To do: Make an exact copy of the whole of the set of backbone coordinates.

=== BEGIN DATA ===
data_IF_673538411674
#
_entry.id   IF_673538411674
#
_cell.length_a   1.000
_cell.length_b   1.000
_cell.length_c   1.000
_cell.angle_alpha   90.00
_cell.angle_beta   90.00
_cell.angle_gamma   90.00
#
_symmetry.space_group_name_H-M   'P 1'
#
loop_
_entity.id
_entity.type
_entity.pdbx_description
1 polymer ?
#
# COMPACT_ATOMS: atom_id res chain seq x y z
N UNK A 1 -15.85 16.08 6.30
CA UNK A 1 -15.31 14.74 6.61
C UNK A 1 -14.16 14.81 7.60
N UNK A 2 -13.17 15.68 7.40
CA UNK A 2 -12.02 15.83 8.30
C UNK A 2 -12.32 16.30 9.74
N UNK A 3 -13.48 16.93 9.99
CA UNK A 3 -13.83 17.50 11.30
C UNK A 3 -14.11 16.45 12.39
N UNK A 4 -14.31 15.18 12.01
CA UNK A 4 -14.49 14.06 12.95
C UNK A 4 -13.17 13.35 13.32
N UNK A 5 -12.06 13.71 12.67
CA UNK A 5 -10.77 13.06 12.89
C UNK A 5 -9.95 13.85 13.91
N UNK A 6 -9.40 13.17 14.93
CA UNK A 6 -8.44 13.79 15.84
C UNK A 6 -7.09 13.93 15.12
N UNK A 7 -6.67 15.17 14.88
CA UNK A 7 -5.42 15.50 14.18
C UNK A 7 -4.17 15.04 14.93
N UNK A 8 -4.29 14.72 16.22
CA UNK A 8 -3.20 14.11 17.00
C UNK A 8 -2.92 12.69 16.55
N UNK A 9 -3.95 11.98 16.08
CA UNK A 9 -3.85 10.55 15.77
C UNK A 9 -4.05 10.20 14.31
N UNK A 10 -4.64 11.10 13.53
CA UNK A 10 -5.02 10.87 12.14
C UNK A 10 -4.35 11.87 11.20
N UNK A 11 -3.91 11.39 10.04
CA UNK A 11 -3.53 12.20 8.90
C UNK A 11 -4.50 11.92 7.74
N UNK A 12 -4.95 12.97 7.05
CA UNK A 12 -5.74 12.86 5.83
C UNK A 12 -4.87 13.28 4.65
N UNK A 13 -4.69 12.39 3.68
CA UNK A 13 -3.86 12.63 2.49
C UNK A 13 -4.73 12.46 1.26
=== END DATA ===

data_IF_673538411674
#
_entry.id   IF_673538411674
#
_cell.length_a   1.000
_cell.length_b   1.000
_cell.length_c   1.000
_cell.angle_alpha   90.00
_cell.angle_beta   90.00
_cell.angle_gamma   90.00
#
_symmetry.space_group_name_H-M   'P 1'
#
loop_
_entity.id
_entity.type
_entity.pdbx_description
1 polymer ?
#
# COMPACT_ATOMS: atom_id res chain seq x y z
N UNK A 1 -15.85 16.08 6.30
CA UNK A 1 -15.31 14.74 6.61
C UNK A 1 -14.16 14.81 7.60
N UNK A 2 -13.17 15.68 7.40
CA UNK A 2 -12.02 15.83 8.30
C UNK A 2 -12.32 16.30 9.74
N UNK A 3 -13.48 16.93 9.99
CA UNK A 3 -13.83 17.50 11.30
C UNK A 3 -14.11 16.45 12.39
N UNK A 4 -14.31 15.18 12.01
CA UNK A 4 -14.49 14.06 12.95
C UNK A 4 -13.17 13.35 13.32
N UNK A 5 -12.06 13.71 12.67
CA UNK A 5 -10.77 13.06 12.89
C UNK A 5 -9.95 13.85 13.91
N UNK A 6 -9.40 13.17 14.93
CA UNK A 6 -8.44 13.79 15.84
C UNK A 6 -7.09 13.93 15.12
N UNK A 7 -6.67 15.17 14.88
CA UNK A 7 -5.42 15.50 14.18
C UNK A 7 -4.17 15.04 14.93
N UNK A 8 -4.29 14.72 16.22
CA UNK A 8 -3.20 14.11 17.00
C UNK A 8 -2.92 12.69 16.55
N UNK A 9 -3.95 11.98 16.08
CA UNK A 9 -3.85 10.55 15.77
C UNK A 9 -4.05 10.20 14.31
N UNK A 10 -4.64 11.10 13.53
CA UNK A 10 -5.02 10.87 12.14
C UNK A 10 -4.35 11.87 11.20
N UNK A 11 -3.91 11.39 10.04
CA UNK A 11 -3.53 12.20 8.90
C UNK A 11 -4.50 11.92 7.74
N UNK A 12 -4.95 12.97 7.05
CA UNK A 12 -5.74 12.86 5.83
C UNK A 12 -4.87 13.28 4.65
N UNK A 13 -4.69 12.39 3.68
CA UNK A 13 -3.86 12.63 2.49
C UNK A 13 -4.73 12.46 1.26